Monday evening — the end of the Family Day weekend

It’s 9 o’clock Monday night — should be making a lunch for tomorrow, but screw it. I’ll do it in the morning.  I’m just not ready to accept that it’s time to go back to work tomorrow.

We had a great FD weekend.  Went and watched our grandson, Timothy, play hockey yesterday.  He scored a hat-trick!  He’s six years old.  It was just too much fun.

On Saturday night I gave my love a red rare steak with scallops and mushroom risotto.  A Valentine’s Day meal, because the day before (actual Valentine’s Day) we had a crappy lunch at Ricky’s All Day Grill in St. Albert.  And, he kind of deserved it for the beautiful roses and the pink toolbox he got me!  I’ve always wanted my own toolbox — now I can go around fixin’ things to my hearts content. Like that’ll happen!

On Sunday we took our three grandkids swimming at Servus Place.  Always fun until some little stinker vomits in the kiddie pool.  Eeew!  We swam and splashed and soaked and steamed until I deemed it was time to get out and have a snack.  So, that we did and then the kids went to play in the jungle gym area for a bit.  A fun afternoon.  Home again, I got to fixin’ fajitas for supper. Mmmm, love fajitas.  Made me wish Tim and I were back in Puerto Vallarta.   Landon and Jenn arrived, and we had a nice family visit.  By the time they left around eight o’clock I was done.  Managed to stay up for another hour or so and then it was lights out.

Today, I just sort of putzed about the place.  Read a few more chapters of book five of Game of Thrones (I don’t want it to end — I’m trying to pace myself, but so bloody much is happening I can’t stop myself from reading on).  I cleaned off my dresser (unbelievable the amount of dust under all the crap I dump on there!)  Thinned out some of my hair care products (when did I become so obsessed with my hair?) and corralled the dozens of different tubes and jars of hand creams and oils I’ve collected to try to prevent my hands from getting any drier.  That’s a pointless battle.  The dresser looks great, though!

And now, it’s time to get ready for bed. I’ll check in on the Olympics one more time — so proud of our athletes!

Spark

I started this as an entry into some forgotten competition.  Was cleaning off what used to be my ‘writing’ desk and stumbled upon it.  Just a bit of the flotsam and jetsam that I sometimes manage to get on to paper.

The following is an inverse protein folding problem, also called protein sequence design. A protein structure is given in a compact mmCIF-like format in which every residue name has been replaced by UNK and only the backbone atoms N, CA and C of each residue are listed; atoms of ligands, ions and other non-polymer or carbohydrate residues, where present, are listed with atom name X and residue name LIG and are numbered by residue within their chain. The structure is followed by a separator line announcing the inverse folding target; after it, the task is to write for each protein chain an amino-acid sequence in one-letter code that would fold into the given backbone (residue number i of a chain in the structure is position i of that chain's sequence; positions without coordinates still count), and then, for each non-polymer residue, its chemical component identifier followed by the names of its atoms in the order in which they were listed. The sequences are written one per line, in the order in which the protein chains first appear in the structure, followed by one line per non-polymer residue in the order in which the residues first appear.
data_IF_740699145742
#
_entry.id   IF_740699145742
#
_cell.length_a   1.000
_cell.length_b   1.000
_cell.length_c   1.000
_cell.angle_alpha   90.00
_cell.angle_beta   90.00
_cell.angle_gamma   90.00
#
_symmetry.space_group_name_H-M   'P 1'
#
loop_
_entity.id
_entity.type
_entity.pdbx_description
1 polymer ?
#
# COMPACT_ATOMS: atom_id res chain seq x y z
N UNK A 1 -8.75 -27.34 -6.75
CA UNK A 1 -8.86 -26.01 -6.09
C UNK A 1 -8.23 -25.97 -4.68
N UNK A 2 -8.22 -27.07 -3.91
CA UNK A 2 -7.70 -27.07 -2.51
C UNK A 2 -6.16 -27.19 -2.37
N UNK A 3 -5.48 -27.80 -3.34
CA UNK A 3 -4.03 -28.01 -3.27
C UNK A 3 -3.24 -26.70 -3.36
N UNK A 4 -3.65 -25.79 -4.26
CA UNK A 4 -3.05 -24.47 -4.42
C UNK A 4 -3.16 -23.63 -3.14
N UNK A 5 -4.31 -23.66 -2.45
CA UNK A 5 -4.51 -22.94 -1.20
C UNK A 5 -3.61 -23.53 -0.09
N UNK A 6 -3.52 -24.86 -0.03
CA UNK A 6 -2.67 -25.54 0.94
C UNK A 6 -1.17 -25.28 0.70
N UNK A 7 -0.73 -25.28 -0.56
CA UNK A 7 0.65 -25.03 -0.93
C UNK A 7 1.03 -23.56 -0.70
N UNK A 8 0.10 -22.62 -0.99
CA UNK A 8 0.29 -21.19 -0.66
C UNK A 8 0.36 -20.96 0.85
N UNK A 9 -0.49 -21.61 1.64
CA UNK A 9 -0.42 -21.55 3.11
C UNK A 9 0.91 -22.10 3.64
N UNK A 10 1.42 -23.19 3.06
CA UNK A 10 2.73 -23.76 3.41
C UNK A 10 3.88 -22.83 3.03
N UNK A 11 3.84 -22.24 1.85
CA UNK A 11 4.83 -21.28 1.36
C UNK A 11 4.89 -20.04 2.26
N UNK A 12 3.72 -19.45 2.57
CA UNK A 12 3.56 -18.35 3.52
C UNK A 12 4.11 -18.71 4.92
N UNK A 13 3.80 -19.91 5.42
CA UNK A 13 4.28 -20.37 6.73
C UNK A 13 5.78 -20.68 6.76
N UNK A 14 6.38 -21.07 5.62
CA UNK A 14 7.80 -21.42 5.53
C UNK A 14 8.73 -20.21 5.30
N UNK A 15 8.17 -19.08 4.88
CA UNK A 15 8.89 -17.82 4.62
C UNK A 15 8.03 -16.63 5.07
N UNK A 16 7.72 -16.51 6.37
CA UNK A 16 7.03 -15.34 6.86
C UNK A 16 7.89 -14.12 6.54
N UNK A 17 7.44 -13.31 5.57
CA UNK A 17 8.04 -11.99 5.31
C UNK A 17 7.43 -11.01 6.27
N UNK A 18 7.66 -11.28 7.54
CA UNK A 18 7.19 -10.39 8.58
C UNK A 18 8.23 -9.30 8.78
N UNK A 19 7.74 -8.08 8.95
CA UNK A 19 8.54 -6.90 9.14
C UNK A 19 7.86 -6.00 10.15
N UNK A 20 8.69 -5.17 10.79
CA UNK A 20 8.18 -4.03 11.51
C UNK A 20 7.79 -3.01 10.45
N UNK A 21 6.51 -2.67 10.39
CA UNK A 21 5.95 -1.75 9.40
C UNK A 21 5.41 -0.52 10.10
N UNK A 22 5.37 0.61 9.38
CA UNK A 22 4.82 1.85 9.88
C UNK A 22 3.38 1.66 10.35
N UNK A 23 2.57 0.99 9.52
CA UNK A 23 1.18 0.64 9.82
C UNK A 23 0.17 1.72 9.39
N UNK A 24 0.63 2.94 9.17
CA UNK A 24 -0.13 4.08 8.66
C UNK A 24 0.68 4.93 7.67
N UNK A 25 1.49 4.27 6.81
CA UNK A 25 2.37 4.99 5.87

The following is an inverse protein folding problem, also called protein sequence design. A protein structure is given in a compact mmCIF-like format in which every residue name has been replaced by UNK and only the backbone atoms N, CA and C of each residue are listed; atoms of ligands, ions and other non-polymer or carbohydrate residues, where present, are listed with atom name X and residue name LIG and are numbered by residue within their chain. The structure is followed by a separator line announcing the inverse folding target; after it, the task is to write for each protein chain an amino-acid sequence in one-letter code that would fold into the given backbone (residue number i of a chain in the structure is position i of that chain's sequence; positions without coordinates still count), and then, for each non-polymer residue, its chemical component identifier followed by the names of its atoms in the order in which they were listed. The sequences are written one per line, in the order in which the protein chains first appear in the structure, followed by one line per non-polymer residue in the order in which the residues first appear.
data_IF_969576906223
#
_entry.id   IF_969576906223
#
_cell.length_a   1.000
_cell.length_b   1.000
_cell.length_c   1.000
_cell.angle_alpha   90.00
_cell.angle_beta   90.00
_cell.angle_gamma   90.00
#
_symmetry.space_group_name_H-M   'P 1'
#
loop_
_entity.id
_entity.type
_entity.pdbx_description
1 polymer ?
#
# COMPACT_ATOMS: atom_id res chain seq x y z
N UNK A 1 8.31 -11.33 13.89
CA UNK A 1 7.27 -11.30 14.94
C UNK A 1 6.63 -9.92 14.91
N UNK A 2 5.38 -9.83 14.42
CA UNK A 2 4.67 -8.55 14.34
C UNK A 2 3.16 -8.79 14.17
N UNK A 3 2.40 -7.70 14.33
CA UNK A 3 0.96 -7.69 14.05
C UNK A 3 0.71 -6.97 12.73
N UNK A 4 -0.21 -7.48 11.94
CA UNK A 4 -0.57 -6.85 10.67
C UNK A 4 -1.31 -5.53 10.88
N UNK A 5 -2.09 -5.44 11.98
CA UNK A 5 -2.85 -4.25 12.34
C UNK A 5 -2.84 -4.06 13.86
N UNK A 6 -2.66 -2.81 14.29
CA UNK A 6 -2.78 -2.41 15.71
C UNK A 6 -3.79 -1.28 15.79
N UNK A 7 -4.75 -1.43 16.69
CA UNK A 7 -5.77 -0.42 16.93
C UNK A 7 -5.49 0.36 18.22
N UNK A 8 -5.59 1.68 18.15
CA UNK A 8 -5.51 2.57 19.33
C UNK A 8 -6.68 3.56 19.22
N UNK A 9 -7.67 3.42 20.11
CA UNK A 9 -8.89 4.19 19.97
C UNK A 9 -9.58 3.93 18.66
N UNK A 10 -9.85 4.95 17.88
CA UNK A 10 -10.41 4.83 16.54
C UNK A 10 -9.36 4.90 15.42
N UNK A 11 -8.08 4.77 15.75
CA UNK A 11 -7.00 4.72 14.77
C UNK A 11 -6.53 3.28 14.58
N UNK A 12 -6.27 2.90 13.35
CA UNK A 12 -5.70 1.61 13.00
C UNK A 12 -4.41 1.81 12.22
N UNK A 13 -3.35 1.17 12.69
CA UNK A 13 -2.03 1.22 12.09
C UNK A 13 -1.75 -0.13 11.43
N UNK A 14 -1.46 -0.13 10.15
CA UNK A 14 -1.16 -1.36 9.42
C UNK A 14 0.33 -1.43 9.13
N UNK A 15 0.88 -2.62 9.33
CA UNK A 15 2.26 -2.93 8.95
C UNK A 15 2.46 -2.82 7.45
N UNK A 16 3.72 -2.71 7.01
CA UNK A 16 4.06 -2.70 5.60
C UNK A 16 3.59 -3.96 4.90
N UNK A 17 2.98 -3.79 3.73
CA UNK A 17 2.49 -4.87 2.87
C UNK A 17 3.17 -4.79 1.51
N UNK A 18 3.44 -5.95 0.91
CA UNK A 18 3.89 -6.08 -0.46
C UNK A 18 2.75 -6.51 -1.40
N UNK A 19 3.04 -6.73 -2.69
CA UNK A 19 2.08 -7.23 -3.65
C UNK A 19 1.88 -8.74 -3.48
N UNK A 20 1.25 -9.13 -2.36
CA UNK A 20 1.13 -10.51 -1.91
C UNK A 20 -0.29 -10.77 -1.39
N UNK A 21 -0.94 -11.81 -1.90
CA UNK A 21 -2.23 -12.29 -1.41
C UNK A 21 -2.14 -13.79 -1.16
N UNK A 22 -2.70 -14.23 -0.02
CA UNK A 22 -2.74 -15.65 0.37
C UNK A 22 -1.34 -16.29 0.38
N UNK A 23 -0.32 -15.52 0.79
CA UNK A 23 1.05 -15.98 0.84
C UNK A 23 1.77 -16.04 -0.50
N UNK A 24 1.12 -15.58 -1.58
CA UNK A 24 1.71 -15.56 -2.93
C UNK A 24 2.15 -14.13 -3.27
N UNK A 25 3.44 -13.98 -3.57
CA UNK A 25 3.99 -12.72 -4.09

Spark

I always wanted an Easy Bake oven, I tell her.  She looks at me with the incredulous look only an eight-year-old can have.  Her eyes say:  They had Easy-Bake ovens when you were little?  I smile.  Answer:  Yes, Hailey.  She smiles that bright quick smile I adore; caught.

My parents couldn’t afford it, I say.  She hmmphs and stirs the itty bitty bit of batter that will make three miniature whoopee pies. I am enjoying this more than I imagined I would.  Why couldn’t they afford it, she asks just before she pops a finger sticky with red velvet cake batter into her mouth.  Her eyes, big and blue, are searching.

Because I had seven brothers and sisters I say simply.  Her eyes widen.  She’s met all but one of my siblings, but she doesn’t compute that they add up to so many.  Well, I have Timmy and Ethan, she says matter-of-factly and Santa brought me one.  Oh, oh, this could be tricky.  I asked for one for my birthday, I say, hopefully dodging the “is Santa real?” question.  She considers this, is silent a moment, then just says: oh.

Easy-Bake oven baking is a lot more complicated than real baking.  All those tiny amounts of cake mix and water and icing and sprinkles are difficult to deal with.  The ‘whoopee cushions’ as Hailey calls them turn out okay, though.  They are messy as hell to put together but we do a pretty okay job of it.  There is one for each of us:  Grampa, Gramma, Hailey, Timothy and Ethan.  There is one extra.  I tell Hailey it is hers, because she’s the cook.  She’s pleased with that.

We all eat our one-and-a-half inch pies and make a suitable fuss about how good they are.  Truthfully, I find them rather dreadful and shudder to think of the myriad chemicals we’ve ingested.  But, she’s my granddaughter, they my grandsons; and I’ll do anything for them.  At that I wonder:  shouldn’t I have protected them from this, then?  What kind of grandmother allows her grandchildren to be poisoned with artificial colourings and flavouring?

The indulgent kind, that’s what kind.

And then it’s time to clean up.

January 1, 2013